– Intermodal transport works great in the European traffic. The pace of changes in the global economy in recent years has made everybody pay more attention to transporting wisely in terms of time and costs. And this, among others, gave room for the development of intermodal transport. The network of intermodal connections that we have created is based on the concept of building a regular network of daily rail connections, enabling the transport of containerized cargo over a long section of the route and correlated with it by road from/to the place of shipment or destination. The network of connections has the advantage of providing access to this method of transport, both for large regular cargo sequences and for single container shipments. Our intermodal trains run on schedules and take containers just like passenger trains take travelers. Terminals connected in a network of regular connections are sort of transfer stops that enable optimization of the process - explains Monika Konsor-FÄ…ferek, Marketing and Development Director at PCC Intermodal SA.

– Today, the cost of transport is measured in a broad aspect, also taking into account the impact on the environment. Intermodal transport allows to reduce carbon footprint. Trains, as an environmentally friendly means of transport, ship containers over long distances, e.g. between Gliwice and Antwerp (almost1200 km), and on the last part of the route (50-100 km), cargo is delivered to the door by car. Delivery planning based on a terminal located close to the production plant is easier and enables adjustment of logistics in sudden and surprising situations - adds Monika Konsor-FÄ…ferek.

Faster growth in Europe than in Poland

Intermodal transport also allows to more efficiently overcome the challenges faced by road transport, such as the lack of drivers or an increase in salaries. Market analysis shows that standard vertical handling technologies in the case of container transport become competitive compared to road-only transport over a distance of about 1000 km. Looking from the perspective of environmental efficiency, most intermodal transport chains transported over a distance of 600 km already have lower external costs.

An obstacle to the development of this type of services in Poland is still the low unification of semi-trailers used for intermodal transport. There is an insufficient number of those that can be used, both in road and rail transport. In addition, it is difficult to count on government programs supporting the competitiveness of railways in our country, which the intermodal business enjoys, for example in Germany.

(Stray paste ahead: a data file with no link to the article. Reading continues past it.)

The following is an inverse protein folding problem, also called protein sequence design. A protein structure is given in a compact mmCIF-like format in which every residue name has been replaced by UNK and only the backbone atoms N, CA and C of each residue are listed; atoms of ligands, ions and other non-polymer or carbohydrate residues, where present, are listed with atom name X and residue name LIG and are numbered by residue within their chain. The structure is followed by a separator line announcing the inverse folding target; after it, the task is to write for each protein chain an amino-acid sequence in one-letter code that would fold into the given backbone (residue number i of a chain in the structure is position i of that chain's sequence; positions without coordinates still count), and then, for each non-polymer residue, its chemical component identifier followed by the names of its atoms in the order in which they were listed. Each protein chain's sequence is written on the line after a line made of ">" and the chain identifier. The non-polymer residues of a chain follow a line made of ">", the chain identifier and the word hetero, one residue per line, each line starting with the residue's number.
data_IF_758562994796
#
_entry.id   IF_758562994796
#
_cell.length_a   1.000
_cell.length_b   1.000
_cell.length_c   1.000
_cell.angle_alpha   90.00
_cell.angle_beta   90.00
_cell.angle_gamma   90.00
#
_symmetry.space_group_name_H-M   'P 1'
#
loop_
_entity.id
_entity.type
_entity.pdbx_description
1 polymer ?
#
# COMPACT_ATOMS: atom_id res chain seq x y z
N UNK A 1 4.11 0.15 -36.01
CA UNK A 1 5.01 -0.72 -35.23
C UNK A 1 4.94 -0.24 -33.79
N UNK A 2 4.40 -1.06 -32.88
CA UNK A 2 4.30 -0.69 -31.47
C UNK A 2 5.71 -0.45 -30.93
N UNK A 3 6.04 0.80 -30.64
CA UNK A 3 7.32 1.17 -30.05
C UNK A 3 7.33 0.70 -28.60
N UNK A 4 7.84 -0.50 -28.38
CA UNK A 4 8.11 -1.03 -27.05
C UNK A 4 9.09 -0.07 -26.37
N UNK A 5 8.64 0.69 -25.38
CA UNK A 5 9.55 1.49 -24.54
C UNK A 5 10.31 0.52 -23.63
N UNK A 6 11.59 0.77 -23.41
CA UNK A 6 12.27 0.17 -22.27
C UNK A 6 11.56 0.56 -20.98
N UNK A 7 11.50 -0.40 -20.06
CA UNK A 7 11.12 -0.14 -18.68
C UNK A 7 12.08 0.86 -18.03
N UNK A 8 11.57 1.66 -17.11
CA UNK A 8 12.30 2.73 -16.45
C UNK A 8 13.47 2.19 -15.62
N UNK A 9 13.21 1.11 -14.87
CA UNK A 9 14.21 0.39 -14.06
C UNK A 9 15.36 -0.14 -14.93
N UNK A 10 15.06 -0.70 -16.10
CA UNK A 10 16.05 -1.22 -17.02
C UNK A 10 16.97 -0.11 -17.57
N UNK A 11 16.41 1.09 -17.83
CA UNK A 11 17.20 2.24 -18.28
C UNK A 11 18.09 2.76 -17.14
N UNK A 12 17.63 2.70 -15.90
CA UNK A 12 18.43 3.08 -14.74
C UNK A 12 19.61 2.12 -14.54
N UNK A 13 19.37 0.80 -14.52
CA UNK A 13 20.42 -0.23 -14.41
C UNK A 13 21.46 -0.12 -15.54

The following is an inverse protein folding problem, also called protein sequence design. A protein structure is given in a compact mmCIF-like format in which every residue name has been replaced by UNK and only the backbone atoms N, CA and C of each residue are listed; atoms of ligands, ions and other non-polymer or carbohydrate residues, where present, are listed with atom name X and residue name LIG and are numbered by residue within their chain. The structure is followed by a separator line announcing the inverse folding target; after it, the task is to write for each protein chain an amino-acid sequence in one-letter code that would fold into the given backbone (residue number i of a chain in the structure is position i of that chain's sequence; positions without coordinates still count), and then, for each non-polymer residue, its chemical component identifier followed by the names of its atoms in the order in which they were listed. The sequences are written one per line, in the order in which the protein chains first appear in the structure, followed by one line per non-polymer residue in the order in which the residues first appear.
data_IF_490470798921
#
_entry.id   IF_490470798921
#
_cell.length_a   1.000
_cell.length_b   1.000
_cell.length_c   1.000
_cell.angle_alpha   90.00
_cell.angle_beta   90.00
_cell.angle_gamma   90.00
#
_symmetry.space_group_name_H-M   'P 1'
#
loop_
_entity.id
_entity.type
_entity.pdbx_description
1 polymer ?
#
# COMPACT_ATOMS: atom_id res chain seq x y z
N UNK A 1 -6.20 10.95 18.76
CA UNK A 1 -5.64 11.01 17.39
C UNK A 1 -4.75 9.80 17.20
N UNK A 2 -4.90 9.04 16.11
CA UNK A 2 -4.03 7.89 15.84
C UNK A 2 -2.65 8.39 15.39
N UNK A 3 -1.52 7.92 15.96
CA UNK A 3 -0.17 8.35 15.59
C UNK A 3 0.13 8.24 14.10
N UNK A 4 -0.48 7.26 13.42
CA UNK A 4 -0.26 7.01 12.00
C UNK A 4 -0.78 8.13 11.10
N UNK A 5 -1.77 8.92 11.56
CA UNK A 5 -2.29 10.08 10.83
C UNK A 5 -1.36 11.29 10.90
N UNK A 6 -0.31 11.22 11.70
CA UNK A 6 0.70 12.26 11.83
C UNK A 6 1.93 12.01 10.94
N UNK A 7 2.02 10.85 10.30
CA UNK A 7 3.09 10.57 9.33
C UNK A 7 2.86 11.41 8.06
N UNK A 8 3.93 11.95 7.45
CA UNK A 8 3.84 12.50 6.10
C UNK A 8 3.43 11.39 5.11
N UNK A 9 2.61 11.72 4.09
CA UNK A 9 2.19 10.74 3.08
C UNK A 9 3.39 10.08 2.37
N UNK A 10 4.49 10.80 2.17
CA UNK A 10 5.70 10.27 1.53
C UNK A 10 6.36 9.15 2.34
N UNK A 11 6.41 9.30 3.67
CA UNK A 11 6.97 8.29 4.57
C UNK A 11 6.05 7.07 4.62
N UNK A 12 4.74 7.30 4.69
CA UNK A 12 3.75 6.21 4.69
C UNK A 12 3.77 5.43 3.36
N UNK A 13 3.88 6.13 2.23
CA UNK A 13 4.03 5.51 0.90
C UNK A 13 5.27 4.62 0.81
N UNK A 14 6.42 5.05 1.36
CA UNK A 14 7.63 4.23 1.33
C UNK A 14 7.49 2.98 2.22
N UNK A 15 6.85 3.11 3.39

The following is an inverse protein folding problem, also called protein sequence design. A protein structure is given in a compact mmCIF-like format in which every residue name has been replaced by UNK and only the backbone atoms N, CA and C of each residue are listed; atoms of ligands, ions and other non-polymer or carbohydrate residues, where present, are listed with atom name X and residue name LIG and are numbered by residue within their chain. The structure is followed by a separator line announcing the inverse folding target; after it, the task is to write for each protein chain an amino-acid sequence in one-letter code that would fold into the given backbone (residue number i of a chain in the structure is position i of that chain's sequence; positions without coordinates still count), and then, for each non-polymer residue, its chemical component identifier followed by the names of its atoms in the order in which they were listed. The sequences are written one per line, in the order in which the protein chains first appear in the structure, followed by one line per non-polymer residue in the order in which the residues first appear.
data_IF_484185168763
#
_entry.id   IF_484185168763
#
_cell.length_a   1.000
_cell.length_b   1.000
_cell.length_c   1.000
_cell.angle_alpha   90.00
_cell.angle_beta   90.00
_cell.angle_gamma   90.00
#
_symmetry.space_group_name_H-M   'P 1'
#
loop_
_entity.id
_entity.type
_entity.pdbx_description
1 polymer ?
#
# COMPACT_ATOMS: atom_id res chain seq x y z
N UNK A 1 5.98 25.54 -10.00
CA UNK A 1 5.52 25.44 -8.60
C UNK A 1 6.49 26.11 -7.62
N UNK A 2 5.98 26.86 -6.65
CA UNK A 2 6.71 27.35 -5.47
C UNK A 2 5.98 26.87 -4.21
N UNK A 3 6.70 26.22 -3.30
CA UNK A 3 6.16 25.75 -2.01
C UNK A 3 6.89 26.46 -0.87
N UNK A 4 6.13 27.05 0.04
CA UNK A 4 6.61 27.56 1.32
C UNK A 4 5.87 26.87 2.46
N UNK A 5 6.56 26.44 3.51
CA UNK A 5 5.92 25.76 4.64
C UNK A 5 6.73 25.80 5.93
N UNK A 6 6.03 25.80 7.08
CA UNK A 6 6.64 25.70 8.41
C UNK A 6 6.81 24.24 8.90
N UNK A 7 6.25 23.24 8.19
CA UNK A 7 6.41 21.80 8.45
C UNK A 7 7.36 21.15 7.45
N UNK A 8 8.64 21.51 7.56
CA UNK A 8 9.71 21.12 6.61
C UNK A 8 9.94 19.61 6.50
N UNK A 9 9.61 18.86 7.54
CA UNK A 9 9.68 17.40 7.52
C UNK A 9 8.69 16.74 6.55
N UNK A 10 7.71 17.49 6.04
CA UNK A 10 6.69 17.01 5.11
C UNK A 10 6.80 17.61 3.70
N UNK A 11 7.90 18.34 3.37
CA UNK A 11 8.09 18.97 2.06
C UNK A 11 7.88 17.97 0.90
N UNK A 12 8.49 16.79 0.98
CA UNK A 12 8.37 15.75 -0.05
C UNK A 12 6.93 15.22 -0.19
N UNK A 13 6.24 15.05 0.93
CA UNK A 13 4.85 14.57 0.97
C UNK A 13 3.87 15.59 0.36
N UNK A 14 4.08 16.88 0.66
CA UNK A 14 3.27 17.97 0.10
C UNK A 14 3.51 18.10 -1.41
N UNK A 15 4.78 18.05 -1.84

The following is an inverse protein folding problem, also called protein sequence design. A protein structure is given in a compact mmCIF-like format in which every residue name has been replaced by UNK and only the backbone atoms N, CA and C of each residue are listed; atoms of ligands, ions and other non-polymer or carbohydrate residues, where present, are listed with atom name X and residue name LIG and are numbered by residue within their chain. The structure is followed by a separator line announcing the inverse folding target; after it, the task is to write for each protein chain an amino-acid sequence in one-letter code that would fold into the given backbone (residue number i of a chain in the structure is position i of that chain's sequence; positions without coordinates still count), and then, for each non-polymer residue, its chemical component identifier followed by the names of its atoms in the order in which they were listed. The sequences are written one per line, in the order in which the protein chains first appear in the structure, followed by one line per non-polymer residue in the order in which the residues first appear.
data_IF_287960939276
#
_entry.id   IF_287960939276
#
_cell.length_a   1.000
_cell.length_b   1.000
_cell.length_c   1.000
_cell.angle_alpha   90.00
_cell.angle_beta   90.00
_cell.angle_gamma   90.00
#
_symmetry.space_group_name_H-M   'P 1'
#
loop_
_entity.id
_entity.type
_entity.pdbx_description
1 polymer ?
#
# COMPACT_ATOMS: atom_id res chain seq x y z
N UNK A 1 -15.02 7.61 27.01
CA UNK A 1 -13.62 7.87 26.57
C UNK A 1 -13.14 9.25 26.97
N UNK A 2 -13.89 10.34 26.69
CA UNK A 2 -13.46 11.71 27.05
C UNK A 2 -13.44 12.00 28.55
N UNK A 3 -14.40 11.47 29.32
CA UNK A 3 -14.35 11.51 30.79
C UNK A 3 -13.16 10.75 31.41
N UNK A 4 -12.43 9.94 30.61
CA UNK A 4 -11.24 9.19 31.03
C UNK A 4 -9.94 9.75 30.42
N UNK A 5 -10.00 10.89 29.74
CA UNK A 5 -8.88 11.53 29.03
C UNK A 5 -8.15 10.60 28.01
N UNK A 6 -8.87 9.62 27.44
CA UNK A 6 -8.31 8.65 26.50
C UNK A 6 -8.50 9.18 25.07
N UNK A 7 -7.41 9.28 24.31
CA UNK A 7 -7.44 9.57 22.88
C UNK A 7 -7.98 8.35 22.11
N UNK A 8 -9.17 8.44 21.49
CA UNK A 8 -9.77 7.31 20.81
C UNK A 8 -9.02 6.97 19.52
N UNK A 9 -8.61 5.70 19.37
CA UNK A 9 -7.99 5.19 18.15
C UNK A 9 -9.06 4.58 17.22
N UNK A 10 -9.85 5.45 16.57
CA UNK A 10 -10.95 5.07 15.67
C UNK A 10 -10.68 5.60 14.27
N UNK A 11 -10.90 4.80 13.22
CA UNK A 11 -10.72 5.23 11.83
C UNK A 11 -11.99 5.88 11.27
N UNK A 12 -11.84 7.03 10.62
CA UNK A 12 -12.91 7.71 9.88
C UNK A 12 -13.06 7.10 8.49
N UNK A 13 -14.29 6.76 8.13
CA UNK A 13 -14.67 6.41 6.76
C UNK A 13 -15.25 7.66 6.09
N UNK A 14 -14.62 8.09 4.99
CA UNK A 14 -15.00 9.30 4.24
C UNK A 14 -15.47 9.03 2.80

The intermodal industry in Europe is growing faster than in Poland. In 2021, combined transport saw a record high annual result in terms of the amount of transported cargo. The New Silk Road Asia-Europe railway also broke a record in this regard.

Building new supply chains

According to many analyses, transshipment capacity in the EU will not be sufficient to meet demand by 2030. The availability of terminals throughout the trans-European transport network requires investment. Most modernizations are needed in Spain, France and Italy. Many sections of the TEN-T network need structural upgrades, in order to enable the transport of semi-trailers by train. According to estimates, investments of around EUR 7.7 billion are required to remove network constraints.

The conflict in Ukraine revealed the strategic importance of railways, as road routes were disrupted and Ukrainian ports were blocked. It turned out that the railway is irreplaceable for transport over long distances. If, with the EU funds, new terminals were launched and existing ones expanded, which would create new logistic chains after the end of the war, we would be able to think about using railway routes from East to West Europe on a large scale.


About Walter Herz

Walter Herz company is a leading Polish entity operating in the commercial real estate sector across the country. For ten years, the company has provided comprehensive and strategic investment consulting services for tenants, investors, and real estate owners across the country. Walter Herz experts assist investors, property owners, and tenants. They provide full service to companies from the private and public sectors.

Walter Herz advisors support clients in finding and leasing space and provide consulting in implementing investment projects in the warehouse, office, retail, and hotel sectors.

The company is based in Warsaw and runs regional branches in Cracow and Łódź. Walter Herz has created the Tenant Academy, the first project in Poland, which supports and educates commercial tenants from all over Poland by organizing specialized training meetings. The agency introduced the Code of Good Practice to ensure the highest ethical level of services.